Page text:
Tag: Conspiracy

Legal Definition of Conspiracy, Agreement | Mueller Hearing Essential

Washington (Gallant Gold Media Hill Report | Analysis | May 6, 2019) –  After a deep dive with the Mueller Report, fully consumed for a week, it seems baffling that Mueller did not charge Trump and/or his campaign with conspiracy, considering how many contacts there were between the Trump campaign and the Russians, and the mutual support each party had for the other. Additionally, both the Trump campaign and the Russians consistently showed appreciation for the other’s actions and conveyed this in plain sight for the public to see throughout the campaign.

With both Russia and Trump mutually supporting the other, for a full year before the election, and two plus years after, it almost seems incredulous that there was no conspiracy, since they still to this day give the impression that they’re conspiring. (For example, Trump’s recent But since Mueller is a patriot, held in the highest esteem by the vast majority, there’s no doubt that his finding of no collusion or conspiracy is accurate based on the information he had in his possession at the time he concluded the investigation.

So then the collision of these two divergent realities, does create cognitive dissonance for some of us, and has resulted in my extended analysis in order for the glaring incongruity to be resolved. During this extended analysis, I’ve made several deductions:

  • The black & white legal definition of conspiracy (18 U.S.C. 951) is what Mueller appears to have used to base his decision
  • The word “agreement” appears to be the critical word that becomes the game-changer  (I’m not a lawyer so don’t know the history of this word and generally how it may or may not impact a prosecutor’s ability to charge someone for a crime, it does appear to be pivotal though in determining conspiracy between the Trump campaign and Russia)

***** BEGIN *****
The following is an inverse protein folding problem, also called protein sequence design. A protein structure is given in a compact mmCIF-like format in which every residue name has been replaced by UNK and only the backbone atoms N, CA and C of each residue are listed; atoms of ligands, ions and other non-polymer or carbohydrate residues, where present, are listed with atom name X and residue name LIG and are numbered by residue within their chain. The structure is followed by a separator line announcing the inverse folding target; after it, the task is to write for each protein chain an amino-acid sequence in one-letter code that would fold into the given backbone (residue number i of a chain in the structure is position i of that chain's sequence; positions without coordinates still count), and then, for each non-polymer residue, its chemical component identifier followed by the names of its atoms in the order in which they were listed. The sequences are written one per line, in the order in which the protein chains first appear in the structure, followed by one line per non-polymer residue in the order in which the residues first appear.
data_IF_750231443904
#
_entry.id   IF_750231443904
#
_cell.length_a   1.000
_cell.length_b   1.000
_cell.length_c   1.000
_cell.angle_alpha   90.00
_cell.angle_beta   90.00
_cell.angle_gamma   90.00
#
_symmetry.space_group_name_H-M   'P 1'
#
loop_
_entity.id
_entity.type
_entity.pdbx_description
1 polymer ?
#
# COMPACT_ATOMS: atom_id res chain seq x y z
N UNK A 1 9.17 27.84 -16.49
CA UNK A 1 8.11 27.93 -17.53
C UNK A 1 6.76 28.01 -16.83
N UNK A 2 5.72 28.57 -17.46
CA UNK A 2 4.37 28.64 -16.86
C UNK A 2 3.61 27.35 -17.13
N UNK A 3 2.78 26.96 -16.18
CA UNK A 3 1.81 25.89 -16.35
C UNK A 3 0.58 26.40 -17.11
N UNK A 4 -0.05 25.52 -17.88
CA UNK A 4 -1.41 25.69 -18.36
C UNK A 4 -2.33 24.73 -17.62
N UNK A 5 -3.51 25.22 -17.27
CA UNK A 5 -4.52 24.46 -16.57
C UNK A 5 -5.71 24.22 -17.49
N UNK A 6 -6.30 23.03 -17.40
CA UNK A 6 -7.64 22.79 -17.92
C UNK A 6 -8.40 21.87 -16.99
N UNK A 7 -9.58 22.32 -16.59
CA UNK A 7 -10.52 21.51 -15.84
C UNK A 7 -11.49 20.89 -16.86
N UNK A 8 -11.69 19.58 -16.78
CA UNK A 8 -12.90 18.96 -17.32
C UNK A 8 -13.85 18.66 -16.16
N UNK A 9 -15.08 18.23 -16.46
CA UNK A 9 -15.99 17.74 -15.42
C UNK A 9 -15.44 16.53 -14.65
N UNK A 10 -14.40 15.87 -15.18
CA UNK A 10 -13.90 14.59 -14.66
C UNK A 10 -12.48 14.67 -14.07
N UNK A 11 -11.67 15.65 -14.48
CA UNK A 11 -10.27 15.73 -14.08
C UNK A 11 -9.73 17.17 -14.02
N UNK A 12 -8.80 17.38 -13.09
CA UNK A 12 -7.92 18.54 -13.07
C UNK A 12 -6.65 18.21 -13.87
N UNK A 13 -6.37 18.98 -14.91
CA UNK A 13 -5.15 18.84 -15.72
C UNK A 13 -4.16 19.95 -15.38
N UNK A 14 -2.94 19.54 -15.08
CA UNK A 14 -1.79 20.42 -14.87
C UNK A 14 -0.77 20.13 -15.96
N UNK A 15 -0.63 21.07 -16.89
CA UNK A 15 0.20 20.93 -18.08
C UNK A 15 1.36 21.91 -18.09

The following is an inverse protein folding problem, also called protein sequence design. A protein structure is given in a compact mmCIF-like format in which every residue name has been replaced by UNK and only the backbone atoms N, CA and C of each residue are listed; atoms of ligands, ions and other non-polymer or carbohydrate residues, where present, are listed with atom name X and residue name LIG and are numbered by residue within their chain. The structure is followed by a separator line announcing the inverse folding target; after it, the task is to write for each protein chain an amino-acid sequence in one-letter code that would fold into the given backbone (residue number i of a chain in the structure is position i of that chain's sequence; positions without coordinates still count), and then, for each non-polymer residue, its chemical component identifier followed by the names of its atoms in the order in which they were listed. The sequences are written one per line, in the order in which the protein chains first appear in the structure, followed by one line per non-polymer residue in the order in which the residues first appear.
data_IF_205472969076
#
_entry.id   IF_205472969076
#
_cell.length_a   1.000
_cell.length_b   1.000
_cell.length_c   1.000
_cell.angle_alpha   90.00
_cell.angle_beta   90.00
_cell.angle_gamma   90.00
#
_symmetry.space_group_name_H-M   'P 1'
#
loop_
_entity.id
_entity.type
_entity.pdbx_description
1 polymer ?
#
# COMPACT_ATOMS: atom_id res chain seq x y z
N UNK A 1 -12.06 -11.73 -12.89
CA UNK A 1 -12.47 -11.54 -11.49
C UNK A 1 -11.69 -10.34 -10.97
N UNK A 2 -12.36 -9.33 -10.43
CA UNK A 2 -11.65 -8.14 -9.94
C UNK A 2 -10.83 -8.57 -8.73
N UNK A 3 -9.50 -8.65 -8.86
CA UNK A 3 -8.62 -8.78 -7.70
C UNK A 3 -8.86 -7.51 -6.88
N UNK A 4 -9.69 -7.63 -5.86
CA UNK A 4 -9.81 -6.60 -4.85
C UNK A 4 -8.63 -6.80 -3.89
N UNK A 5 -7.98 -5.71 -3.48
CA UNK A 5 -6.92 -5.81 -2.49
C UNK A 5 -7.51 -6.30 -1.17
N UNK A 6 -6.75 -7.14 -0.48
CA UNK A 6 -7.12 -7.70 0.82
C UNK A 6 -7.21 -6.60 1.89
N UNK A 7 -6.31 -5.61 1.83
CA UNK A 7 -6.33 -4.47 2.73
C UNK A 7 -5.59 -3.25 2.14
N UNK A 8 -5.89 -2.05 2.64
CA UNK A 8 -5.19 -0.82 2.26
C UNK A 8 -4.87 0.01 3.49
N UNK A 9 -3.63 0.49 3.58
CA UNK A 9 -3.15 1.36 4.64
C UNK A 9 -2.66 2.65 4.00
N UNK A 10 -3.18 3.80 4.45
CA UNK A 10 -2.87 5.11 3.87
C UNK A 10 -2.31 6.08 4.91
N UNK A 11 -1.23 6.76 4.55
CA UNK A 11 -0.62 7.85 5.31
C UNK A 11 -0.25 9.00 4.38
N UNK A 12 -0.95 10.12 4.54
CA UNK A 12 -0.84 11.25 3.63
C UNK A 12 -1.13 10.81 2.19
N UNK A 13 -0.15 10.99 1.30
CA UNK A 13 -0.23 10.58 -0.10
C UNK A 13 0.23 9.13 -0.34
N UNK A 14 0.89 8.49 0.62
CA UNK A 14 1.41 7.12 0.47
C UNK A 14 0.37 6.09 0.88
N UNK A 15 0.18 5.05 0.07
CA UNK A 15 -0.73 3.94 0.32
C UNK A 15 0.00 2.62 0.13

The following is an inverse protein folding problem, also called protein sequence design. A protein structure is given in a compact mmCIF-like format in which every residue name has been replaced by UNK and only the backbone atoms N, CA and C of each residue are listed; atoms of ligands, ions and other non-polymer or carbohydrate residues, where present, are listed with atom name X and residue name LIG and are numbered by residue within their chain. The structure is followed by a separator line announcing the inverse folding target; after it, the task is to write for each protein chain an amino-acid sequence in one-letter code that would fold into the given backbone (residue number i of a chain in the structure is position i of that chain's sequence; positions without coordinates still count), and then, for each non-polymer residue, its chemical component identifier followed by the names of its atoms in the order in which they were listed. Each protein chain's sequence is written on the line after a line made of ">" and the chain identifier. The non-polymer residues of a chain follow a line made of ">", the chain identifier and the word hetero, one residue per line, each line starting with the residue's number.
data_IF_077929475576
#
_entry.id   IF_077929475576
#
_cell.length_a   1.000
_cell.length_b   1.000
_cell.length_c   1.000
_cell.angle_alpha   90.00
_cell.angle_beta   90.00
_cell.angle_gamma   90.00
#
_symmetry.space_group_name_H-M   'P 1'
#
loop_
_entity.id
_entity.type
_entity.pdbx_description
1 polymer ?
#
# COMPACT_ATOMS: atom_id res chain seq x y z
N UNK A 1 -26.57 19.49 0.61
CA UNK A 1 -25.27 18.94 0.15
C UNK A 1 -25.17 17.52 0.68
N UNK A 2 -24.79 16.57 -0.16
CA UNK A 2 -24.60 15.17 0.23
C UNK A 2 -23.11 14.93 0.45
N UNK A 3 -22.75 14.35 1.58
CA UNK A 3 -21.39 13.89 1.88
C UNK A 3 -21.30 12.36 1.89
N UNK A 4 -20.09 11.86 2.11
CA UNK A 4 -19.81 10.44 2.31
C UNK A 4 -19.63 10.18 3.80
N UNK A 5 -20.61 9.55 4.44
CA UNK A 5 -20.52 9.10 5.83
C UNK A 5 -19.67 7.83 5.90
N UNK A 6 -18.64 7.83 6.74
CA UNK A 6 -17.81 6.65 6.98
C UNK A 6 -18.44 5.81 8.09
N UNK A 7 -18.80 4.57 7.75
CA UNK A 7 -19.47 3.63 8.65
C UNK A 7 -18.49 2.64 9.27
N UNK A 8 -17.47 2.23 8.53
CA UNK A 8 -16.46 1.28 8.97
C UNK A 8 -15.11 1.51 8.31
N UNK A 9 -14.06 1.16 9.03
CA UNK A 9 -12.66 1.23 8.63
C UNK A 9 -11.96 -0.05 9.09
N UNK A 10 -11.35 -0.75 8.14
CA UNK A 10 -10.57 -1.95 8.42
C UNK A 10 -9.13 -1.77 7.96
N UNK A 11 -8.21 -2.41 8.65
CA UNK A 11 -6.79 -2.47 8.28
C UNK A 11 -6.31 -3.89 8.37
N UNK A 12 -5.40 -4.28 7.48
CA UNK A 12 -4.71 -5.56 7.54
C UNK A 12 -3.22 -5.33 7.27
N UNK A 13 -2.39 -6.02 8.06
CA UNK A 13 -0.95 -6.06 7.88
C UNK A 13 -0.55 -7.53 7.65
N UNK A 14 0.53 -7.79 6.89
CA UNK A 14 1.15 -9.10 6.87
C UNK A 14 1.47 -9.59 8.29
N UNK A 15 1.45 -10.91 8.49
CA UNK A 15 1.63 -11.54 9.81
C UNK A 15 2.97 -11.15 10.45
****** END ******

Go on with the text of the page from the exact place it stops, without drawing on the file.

• How was agreement defined for this investigation? Perhaps the House Judiciary Committee will have the opportunity to ask Mueller.

Another factor to consider in analyzing the Mueller Report in the hopes of reducing cognitive dissonance, is the various methods of communication that were used. It appears that much of the evidence (or lack there of in some cases) was eyewitness account, emails, texts, and phone calls.

  • Repeatedly throughout the Mueller Report, the vast majority of the 500 witnesses gave the reply of “I don’t recall” at one time or another during an interview. Saying “I don’t recall” doesn’t mean it didn’t happen, it simply means that it can’t be proven to have happened
  • There were several examples of texts being deleted, Steve Bannon and Eric Prince for example, this despite the fact that all texts and emails were supposed to be preserved. Bannon’s and Prince’s response to a direct question about the missing texts was something to the effect that they didn’t know how the texts vanished from their phone. Reading something like this about such a serious matter, and understanding that there were no consequences for this offense, is quite unsettling.